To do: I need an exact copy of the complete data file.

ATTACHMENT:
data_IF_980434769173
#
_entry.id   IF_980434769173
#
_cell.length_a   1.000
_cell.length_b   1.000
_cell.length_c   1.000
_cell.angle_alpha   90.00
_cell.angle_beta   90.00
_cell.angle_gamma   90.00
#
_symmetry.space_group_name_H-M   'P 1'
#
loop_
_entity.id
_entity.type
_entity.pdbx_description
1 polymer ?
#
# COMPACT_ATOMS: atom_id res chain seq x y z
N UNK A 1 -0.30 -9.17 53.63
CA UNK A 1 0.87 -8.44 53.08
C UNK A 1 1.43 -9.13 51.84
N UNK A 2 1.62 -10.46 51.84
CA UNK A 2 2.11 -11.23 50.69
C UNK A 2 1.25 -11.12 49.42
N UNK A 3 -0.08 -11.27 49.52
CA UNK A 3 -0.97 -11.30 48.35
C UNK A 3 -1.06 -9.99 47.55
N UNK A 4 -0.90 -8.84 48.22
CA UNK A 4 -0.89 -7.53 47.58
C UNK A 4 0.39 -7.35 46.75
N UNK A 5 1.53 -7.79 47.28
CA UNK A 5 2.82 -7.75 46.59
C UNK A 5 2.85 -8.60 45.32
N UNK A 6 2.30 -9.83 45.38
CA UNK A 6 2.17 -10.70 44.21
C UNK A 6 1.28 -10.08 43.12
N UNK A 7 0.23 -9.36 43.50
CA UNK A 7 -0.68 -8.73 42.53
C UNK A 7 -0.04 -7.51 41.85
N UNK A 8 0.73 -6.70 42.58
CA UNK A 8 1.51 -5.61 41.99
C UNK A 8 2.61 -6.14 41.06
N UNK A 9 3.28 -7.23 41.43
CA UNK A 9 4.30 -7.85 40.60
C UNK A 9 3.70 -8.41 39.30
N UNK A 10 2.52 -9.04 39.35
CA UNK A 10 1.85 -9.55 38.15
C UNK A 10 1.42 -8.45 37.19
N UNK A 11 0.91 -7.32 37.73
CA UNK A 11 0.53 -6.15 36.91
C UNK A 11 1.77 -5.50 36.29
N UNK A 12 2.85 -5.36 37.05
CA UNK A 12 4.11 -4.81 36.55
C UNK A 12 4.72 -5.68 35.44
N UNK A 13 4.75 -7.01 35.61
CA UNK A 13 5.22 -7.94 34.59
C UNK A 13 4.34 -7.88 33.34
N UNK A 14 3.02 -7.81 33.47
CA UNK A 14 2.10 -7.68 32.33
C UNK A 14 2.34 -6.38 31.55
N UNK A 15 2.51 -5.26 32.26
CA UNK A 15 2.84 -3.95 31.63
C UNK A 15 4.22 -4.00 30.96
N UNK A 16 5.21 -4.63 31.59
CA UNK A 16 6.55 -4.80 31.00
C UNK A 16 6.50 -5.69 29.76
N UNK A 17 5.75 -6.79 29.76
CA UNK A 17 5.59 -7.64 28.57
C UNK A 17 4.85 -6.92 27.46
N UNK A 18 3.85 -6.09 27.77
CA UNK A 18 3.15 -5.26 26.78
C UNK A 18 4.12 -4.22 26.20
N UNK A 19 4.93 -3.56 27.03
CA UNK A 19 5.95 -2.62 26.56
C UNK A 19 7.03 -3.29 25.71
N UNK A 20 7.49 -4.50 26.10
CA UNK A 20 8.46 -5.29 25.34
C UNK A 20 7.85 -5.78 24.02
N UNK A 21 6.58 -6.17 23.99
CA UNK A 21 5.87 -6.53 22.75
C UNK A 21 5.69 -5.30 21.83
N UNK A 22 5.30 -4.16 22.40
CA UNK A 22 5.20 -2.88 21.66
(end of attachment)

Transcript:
data_IF_980434769173
#
_entry.id   IF_980434769173
#
_cell.length_a   1.000
_cell.length_b   1.000
_cell.length_c   1.000
_cell.angle_alpha   90.00
_cell.angle_beta   90.00
_cell.angle_gamma   90.00
#
_symmetry.space_group_name_H-M   'P 1'
#
loop_
_entity.id
_entity.type
_entity.pdbx_description
1 polymer ?
#
# COMPACT_ATOMS: atom_id res chain seq x y z
N UNK A 1 -0.30 -9.17 53.63
CA UNK A 1 0.87 -8.44 53.08
C UNK A 1 1.43 -9.13 51.84
N UNK A 2 1.62 -10.46 51.84
CA UNK A 2 2.11 -11.23 50.69
C UNK A 2 1.25 -11.12 49.42
N UNK A 3 -0.08 -11.27 49.52
CA UNK A 3 -0.97 -11.30 48.35
C UNK A 3 -1.06 -9.99 47.55
N UNK A 4 -0.90 -8.84 48.22
CA UNK A 4 -0.89 -7.53 47.58
C UNK A 4 0.39 -7.35 46.75
N UNK A 5 1.53 -7.79 47.28
CA UNK A 5 2.82 -7.75 46.59
C UNK A 5 2.85 -8.60 45.32
N UNK A 6 2.30 -9.83 45.38
CA UNK A 6 2.17 -10.70 44.21
C UNK A 6 1.28 -10.08 43.12
N UNK A 7 0.23 -9.36 43.50
CA UNK A 7 -0.68 -8.73 42.53
C UNK A 7 -0.04 -7.51 41.85
N UNK A 8 0.73 -6.70 42.58
CA UNK A 8 1.51 -5.61 41.99
C UNK A 8 2.61 -6.14 41.06
N UNK A 9 3.28 -7.23 41.43
CA UNK A 9 4.30 -7.85 40.60
C UNK A 9 3.70 -8.41 39.30
N UNK A 10 2.52 -9.04 39.35
CA UNK A 10 1.85 -9.55 38.15
C UNK A 10 1.42 -8.45 37.19
N UNK A 11 0.91 -7.32 37.73
CA UNK A 11 0.53 -6.15 36.91
C UNK A 11 1.77 -5.50 36.29
N UNK A 12 2.85 -5.36 37.05
CA UNK A 12 4.11 -4.81 36.55
C UNK A 12 4.72 -5.68 35.44
N UNK A 13 4.75 -7.01 35.61
CA UNK A 13 5.22 -7.94 34.59
C UNK A 13 4.34 -7.88 33.34
N UNK A 14 3.02 -7.81 33.47
CA UNK A 14 2.10 -7.68 32.33
C UNK A 14 2.34 -6.38 31.55
N UNK A 15 2.51 -5.26 32.26
CA UNK A 15 2.84 -3.95 31.63
C UNK A 15 4.22 -4.00 30.96
N UNK A 16 5.21 -4.63 31.59
CA UNK A 16 6.55 -4.80 31.00
C UNK A 16 6.50 -5.69 29.76
N UNK A 17 5.75 -6.79 29.76
CA UNK A 17 5.59 -7.64 28.57
C UNK A 17 4.85 -6.92 27.46
N UNK A 18 3.85 -6.09 27.77
CA UNK A 18 3.15 -5.26 26.78
C UNK A 18 4.12 -4.22 26.20
N UNK A 19 4.93 -3.56 27.03
CA UNK A 19 5.95 -2.62 26.56
C UNK A 19 7.03 -3.29 25.71
N UNK A 20 7.49 -4.50 26.10
CA UNK A 20 8.46 -5.29 25.34
C UNK A 20 7.85 -5.78 24.02
N UNK A 21 6.58 -6.17 23.99
CA UNK A 21 5.87 -6.53 22.75
C UNK A 21 5.69 -5.30 21.83
N UNK A 22 5.30 -4.16 22.40
CA UNK A 22 5.20 -2.88 21.66